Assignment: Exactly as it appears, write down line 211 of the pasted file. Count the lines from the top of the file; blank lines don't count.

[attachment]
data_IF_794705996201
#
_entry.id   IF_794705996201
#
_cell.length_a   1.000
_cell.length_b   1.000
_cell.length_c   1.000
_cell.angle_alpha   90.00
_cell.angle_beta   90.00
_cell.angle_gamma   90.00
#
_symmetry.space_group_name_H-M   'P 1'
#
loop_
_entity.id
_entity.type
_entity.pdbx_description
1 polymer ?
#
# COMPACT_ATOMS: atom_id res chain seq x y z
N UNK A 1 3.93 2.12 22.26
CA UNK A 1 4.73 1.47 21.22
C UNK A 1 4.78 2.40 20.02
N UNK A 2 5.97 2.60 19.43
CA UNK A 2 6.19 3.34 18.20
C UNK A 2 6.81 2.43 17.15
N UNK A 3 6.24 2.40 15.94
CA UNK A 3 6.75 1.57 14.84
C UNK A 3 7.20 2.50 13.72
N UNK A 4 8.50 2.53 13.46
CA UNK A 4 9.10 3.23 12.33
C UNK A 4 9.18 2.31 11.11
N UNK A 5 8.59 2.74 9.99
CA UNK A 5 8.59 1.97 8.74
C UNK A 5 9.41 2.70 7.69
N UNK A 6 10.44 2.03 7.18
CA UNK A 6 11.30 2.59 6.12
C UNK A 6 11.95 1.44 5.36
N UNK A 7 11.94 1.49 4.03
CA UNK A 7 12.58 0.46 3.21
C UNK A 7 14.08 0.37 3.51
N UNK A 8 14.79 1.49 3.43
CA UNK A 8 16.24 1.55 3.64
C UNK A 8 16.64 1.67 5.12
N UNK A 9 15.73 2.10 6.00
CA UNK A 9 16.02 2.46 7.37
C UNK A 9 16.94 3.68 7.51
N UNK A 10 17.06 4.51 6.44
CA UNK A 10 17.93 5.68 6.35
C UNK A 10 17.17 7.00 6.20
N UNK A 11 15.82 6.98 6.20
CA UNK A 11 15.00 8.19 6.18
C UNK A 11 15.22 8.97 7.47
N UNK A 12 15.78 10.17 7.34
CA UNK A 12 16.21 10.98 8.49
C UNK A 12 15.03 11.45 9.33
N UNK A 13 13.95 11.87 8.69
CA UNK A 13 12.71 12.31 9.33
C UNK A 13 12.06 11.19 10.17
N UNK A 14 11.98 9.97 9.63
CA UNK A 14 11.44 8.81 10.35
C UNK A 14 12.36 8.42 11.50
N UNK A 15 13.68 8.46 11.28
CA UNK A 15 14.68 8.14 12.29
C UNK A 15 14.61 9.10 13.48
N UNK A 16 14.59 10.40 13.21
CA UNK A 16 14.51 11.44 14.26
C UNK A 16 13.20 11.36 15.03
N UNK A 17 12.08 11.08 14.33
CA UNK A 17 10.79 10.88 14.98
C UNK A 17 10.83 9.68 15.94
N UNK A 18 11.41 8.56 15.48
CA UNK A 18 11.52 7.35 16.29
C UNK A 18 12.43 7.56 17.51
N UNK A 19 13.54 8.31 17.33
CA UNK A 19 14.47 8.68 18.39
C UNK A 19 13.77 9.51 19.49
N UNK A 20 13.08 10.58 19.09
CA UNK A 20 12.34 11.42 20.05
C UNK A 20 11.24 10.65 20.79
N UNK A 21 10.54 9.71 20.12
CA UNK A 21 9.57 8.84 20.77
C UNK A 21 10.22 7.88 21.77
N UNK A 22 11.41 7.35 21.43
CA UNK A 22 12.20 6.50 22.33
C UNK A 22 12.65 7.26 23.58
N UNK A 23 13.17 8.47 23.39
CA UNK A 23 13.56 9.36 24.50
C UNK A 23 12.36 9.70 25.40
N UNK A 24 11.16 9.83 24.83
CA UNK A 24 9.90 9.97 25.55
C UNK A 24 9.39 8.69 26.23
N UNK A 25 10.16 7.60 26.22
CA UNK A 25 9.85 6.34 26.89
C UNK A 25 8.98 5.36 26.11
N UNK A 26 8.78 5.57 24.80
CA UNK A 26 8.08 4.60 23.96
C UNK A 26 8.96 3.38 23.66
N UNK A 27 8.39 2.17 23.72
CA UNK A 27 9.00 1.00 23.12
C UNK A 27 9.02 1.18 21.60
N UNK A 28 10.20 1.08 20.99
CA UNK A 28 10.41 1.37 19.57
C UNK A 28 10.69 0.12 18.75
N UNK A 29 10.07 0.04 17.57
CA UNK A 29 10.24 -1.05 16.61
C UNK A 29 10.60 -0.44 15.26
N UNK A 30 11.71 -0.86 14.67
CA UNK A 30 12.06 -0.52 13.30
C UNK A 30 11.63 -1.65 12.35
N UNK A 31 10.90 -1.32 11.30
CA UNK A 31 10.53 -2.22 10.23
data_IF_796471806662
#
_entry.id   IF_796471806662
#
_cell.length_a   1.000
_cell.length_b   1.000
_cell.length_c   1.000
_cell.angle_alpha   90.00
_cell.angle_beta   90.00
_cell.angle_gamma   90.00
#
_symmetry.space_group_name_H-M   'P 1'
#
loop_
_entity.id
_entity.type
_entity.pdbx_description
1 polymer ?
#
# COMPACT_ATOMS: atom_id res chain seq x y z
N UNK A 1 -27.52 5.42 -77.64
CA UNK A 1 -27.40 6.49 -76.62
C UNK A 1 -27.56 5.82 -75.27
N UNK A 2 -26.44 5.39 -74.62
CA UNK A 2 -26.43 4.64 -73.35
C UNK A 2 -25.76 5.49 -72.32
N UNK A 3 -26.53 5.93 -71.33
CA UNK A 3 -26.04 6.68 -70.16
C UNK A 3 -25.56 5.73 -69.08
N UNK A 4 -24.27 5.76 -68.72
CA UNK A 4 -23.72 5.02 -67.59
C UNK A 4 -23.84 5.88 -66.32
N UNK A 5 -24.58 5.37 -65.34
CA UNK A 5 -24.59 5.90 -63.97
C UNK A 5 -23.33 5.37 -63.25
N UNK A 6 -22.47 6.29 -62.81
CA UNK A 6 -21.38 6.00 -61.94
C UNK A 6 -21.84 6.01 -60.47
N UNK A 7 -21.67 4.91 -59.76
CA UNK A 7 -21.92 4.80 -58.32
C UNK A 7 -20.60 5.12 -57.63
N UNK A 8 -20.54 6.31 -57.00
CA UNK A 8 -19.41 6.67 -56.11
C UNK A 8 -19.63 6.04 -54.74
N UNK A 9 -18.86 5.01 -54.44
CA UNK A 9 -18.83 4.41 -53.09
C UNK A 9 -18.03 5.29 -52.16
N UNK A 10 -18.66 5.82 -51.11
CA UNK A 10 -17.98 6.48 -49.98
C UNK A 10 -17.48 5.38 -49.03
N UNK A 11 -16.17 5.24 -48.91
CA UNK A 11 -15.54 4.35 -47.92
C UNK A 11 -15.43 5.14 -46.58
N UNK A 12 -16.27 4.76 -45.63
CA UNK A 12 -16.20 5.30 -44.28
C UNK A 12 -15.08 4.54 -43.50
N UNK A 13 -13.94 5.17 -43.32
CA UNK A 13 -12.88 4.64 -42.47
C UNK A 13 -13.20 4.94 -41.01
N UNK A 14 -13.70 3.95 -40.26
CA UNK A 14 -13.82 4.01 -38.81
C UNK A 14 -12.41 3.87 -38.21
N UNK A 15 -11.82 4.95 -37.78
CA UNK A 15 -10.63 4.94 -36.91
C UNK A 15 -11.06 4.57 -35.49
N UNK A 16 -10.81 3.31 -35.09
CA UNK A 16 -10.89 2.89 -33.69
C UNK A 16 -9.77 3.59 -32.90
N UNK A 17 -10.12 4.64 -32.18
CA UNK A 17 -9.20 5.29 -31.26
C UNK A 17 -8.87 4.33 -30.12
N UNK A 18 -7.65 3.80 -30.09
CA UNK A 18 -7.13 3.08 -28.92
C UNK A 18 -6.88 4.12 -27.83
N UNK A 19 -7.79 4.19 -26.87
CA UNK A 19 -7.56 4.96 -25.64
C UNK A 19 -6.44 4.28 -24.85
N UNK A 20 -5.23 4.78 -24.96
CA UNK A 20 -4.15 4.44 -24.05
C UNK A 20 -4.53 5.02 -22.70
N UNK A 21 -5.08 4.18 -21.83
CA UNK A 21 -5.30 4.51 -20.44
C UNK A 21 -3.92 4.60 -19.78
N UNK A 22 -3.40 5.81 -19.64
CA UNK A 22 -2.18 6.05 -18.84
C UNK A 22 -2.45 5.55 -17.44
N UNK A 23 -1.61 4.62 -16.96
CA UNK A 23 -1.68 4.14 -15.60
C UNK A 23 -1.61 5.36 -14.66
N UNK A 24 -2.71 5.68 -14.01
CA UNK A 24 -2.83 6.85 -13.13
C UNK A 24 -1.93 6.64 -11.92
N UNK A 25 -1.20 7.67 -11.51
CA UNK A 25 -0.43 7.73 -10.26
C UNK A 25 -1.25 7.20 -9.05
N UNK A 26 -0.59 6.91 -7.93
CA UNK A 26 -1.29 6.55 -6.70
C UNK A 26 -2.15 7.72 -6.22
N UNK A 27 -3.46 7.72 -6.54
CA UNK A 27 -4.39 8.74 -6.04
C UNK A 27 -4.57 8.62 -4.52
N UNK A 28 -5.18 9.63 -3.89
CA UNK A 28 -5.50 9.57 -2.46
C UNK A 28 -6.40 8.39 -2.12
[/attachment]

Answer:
N UNK A 27 -3.46 7.72 -6.54